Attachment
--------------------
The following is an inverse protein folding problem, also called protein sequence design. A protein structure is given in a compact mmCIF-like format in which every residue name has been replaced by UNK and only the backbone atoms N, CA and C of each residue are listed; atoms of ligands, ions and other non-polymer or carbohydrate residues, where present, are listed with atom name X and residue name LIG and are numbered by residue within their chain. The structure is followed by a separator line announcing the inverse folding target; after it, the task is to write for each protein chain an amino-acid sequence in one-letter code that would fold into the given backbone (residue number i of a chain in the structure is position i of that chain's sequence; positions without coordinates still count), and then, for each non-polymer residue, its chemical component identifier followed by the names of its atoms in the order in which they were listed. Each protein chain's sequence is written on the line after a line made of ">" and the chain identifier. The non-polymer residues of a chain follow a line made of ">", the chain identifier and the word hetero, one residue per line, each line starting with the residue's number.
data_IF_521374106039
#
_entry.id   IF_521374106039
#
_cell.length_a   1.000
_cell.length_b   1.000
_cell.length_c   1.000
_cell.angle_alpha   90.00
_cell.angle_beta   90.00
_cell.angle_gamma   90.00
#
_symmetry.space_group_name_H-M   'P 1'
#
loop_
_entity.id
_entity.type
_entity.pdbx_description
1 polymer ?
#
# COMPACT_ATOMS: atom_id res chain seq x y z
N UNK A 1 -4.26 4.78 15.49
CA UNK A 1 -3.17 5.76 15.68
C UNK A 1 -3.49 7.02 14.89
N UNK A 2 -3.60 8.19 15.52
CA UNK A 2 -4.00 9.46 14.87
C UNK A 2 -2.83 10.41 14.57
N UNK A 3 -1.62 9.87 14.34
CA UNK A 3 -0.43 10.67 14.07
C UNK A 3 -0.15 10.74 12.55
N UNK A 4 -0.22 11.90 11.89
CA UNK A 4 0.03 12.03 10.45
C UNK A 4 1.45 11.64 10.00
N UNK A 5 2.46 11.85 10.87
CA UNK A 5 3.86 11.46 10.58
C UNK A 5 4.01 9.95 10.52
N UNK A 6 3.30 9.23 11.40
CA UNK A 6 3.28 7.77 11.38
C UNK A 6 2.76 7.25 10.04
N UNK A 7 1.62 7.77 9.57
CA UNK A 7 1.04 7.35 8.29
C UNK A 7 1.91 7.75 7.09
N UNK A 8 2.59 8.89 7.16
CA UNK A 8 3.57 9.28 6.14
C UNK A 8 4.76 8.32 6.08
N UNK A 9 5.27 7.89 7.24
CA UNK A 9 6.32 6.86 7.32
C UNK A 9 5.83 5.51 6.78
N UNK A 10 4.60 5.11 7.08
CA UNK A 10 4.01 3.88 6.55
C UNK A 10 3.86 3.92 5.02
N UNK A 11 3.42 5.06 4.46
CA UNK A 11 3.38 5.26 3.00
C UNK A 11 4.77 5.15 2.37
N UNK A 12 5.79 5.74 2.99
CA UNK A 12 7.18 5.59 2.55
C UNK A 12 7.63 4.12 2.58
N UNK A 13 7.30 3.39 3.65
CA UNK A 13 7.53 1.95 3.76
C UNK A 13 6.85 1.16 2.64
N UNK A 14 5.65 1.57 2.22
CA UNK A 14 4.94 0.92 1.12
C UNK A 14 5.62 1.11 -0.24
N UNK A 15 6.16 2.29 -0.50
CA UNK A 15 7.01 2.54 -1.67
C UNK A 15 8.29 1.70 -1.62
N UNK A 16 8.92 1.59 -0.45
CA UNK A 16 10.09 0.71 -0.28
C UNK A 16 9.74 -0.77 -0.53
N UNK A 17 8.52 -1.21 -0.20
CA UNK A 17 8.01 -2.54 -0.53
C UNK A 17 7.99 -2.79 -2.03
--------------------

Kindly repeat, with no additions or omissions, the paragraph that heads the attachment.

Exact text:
The following is an inverse protein folding problem, also called protein sequence design. A protein structure is given in a compact mmCIF-like format in which every residue name has been replaced by UNK and only the backbone atoms N, CA and C of each residue are listed; atoms of ligands, ions and other non-polymer or carbohydrate residues, where present, are listed with atom name X and residue name LIG and are numbered by residue within their chain. The structure is followed by a separator line announcing the inverse folding target; after it, the task is to write for each protein chain an amino-acid sequence in one-letter code that would fold into the given backbone (residue number i of a chain in the structure is position i of that chain's sequence; positions without coordinates still count), and then, for each non-polymer residue, its chemical component identifier followed by the names of its atoms in the order in which they were listed. Each protein chain's sequence is written on the line after a line made of ">" and the chain identifier. The non-polymer residues of a chain follow a line made of ">", the chain identifier and the word hetero, one residue per line, each line starting with the residue's number.